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Do "rough" eggshells indicate a deficiency?

post #1 of 17
Thread Starter 

I have 7 hens of various breeds, all laying nicely.  Most of the eggs are very smooth similar to store-bought eggs, but a few have very rough shells that feel like sandpaper.  Does this indicate a dietary deficiency or is it normal?  They are on layer feed, plus finely crushed eggshells and they get many supplemental veggies, etc.

Also, the membrane seems very tough on most of the eggs.  I have to WORK to crack them!

From egg layers to meat birds, I love them all.  Have you kissed your chickens today?
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From egg layers to meat birds, I love them all.  Have you kissed your chickens today?
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post #2 of 17

I've gotten a few rough egg shells from newly laying hens.  I consider it to be just a hiccup in the laying system.  I wouldn't worry unless it became a regular occurence.
Also, the membrane is thicker and makes the egg harder to crack in our home fresh eggs compared to store bought.  smile

If there ever comes a day when we can't be together keep me in your heart, I'll stay there forever - Winnie the Pooh
I'll never develop a thick skin.  Thick skin leads to a hard heart and I never want to be one of those people.
A slave to LF brahmas, seramas, cochins, sebrights, bredas and call ducks.  R.I.P. Dragon, the crossbeak.  Thank you for teaching me so much about life.

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If there ever comes a day when we can't be together keep me in your heart, I'll stay there forever - Winnie the Pooh
I'll never develop a thick skin.  Thick skin leads to a hard heart and I never want to be one of those people.
A slave to LF brahmas, seramas, cochins, sebrights, bredas and call ducks.  R.I.P. Dragon, the crossbeak.  Thank you for teaching me so much about life.

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post #3 of 17

Can't answer the question regarding shell roughness, but the toughness of the membrane inside the shell is due to the eggs freshness.

Store bought eggs are washed, which removes a light film on the outside of the shell that helps to preserve the egg.  It is some type of natural chemical from the hen.

Store bought eggs are then sprayed with something, mineral oil I believe.

It's really bad trying to peel a boiled egg!!

post #4 of 17
Quote:
Originally Posted by Carolina Chicken Man 

Store bought eggs are washed, which removes a light film on the outside of the shell that helps to preserve the egg.  It is some type of natural chemical from the hen


The term is BLOOM, a naturally accuring film that helps protect the egg's.

Standard White Cornish, Dark's & White laced Red Cornish Breeder..........If you don't have Cornish you don't have Chickens. Breeding the best, to the best.
As good as a few and better than most, What You'll Tolerate in your flock is what you'll get.
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Standard White Cornish, Dark's & White laced Red Cornish Breeder..........If you don't have Cornish you don't have Chickens. Breeding the best, to the best.
As good as a few and better than most, What You'll Tolerate in your flock is what you'll get.
Reply
post #5 of 17
Quote:
Originally Posted by al6517 
Quote:
Originally Posted by Carolina Chicken Man 

Store bought eggs are washed, which removes a light film on the outside of the shell that helps to preserve the egg.  It is some type of natural chemical from the hen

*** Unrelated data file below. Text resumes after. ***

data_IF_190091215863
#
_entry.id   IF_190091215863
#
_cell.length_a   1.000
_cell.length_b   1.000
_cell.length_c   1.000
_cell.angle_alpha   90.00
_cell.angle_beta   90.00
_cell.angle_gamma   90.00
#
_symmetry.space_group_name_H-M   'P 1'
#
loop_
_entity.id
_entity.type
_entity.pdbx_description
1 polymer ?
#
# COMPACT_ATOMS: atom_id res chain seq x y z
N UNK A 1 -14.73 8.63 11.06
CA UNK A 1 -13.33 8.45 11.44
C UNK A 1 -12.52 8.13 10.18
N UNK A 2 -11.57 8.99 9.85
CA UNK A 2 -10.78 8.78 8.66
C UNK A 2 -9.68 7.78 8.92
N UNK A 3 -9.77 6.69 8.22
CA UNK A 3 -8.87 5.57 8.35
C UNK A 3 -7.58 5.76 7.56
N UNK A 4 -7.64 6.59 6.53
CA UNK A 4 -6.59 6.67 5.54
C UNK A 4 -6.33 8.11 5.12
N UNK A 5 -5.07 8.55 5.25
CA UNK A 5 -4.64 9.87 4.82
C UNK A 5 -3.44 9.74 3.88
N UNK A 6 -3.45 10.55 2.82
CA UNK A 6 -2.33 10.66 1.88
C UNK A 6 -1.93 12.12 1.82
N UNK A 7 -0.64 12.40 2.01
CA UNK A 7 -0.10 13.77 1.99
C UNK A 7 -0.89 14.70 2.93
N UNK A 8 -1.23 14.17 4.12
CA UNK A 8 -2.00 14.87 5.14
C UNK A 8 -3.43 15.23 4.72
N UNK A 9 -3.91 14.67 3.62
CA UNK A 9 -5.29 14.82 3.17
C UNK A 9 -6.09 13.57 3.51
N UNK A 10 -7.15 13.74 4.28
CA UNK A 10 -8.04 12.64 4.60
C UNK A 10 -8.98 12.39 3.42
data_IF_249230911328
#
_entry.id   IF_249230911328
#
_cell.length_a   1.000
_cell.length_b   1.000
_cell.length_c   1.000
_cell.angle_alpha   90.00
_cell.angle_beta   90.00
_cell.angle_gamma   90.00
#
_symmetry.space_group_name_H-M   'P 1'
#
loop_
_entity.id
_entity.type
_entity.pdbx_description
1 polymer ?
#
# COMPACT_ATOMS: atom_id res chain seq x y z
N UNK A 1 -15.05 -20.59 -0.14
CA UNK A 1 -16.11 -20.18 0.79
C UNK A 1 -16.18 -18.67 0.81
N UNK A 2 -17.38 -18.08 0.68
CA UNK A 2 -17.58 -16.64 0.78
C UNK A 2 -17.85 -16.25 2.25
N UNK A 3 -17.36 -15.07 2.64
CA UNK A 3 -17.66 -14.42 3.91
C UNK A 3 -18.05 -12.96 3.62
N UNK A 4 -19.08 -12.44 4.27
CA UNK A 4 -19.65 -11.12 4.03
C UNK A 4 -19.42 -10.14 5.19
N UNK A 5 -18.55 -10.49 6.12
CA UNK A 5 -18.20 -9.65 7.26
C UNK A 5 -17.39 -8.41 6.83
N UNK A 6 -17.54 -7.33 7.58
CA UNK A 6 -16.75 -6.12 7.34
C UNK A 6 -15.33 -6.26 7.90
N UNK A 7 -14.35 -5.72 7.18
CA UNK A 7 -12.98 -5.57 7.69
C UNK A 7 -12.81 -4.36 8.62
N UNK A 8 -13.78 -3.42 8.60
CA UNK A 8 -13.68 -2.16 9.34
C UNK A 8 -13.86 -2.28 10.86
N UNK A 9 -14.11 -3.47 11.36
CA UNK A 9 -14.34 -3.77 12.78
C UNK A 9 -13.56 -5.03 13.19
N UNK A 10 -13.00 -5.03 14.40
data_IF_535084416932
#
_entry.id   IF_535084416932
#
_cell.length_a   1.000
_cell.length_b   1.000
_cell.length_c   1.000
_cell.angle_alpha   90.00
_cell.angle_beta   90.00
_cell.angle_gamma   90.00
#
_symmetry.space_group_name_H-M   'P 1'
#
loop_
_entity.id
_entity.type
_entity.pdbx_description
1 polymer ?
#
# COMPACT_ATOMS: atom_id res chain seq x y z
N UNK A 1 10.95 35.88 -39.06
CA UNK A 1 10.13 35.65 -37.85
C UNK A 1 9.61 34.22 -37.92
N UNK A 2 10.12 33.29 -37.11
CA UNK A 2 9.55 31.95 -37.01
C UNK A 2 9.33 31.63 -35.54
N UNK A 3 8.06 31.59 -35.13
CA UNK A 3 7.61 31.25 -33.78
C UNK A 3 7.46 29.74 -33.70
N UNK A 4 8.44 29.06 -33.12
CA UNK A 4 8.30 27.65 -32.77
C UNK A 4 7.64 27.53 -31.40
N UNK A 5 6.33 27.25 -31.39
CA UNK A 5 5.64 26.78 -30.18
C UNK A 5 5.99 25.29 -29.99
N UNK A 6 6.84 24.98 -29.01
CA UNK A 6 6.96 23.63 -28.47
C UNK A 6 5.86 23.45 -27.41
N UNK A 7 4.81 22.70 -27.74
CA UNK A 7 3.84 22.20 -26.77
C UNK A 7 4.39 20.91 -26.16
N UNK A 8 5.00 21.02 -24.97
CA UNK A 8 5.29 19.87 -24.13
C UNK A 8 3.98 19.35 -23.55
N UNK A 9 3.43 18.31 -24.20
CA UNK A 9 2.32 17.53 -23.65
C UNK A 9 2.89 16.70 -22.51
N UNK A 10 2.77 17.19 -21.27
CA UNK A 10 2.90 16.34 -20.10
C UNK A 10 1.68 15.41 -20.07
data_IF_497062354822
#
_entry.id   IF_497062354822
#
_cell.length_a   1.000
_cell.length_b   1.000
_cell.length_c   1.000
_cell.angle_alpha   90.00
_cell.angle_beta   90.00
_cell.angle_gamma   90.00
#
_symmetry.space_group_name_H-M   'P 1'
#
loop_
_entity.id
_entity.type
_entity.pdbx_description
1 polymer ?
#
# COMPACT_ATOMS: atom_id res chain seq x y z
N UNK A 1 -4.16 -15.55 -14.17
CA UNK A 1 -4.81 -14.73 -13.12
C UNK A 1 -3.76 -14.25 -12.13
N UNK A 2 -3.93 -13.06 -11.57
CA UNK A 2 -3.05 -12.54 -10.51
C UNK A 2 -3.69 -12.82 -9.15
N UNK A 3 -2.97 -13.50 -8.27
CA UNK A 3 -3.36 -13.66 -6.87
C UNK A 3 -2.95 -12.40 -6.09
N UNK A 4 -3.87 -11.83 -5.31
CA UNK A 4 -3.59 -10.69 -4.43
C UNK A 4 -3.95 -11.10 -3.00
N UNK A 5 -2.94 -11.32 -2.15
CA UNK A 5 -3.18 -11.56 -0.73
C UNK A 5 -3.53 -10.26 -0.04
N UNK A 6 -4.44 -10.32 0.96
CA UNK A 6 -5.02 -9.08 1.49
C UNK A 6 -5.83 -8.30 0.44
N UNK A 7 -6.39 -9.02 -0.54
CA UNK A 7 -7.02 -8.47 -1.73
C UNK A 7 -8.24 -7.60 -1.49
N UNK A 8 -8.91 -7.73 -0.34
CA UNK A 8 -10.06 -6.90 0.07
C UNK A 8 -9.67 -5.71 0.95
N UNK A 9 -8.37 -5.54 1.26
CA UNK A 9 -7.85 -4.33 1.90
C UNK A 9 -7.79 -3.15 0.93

The term is BLOOM, a naturally accuring film that helps protect the egg's.


Yeah, like I said natural chemical from the hen that is a light film on the egg.

post #6 of 17
Keeper of a few domestic critters.....30+Cool Chickens, 10+Adorable Calls, 3 Sweet Muscovy hens, 3 Ornery Pilgrim geese, 6 Wonderful Cats & 2 Awesome dogs.
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Keeper of a few domestic critters.....30+Cool Chickens, 10+Adorable Calls, 3 Sweet Muscovy hens, 3 Ornery Pilgrim geese, 6 Wonderful Cats & 2 Awesome dogs.
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post #7 of 17

Rough shells happen when eggs are delayed in the uterus and extra calcium is deposited. My ISA's are egg bound prone and have a fair amount of these eggs. Usually a shelless egg will follow since there is a backlog.

Our bad habits is what makes life worth living.
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Our bad habits is what makes life worth living.
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post #8 of 17

Not to worry, necessarily.  I have several chickens who consistently lay like this.  It may be, as the previous poster said, that the egg's on the way down longer.  Or it may be, as I've been told, temporary excess of calcium, being naturally excreted, just as it should. 

Either way, I have not yet had an eggbound hen, ever in several years of seeing these beautiful individual eggs.

love, chickiebaby
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love, chickiebaby
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post #9 of 17
Thread Starter 

If sandpapery shells are indicative of excess calcium being excreted, should I cut back on the amount of ground eggshell I offer?  I imagined the chickens would eat no more than what they need, but every time I sprinkle eggshell on their food, they seem to greedily gobble it up.  Can I trust their instincts, or is there a rule of thumb to follow?  I give them maybe 2 tbsp. per day total, for 7 hens.

From egg layers to meat birds, I love them all.  Have you kissed your chickens today?
Reply
From egg layers to meat birds, I love them all.  Have you kissed your chickens today?
Reply
post #10 of 17

I have one hen that lays an egg without much bloom on it.  That egg never feels as silky smooth as the other eggs.

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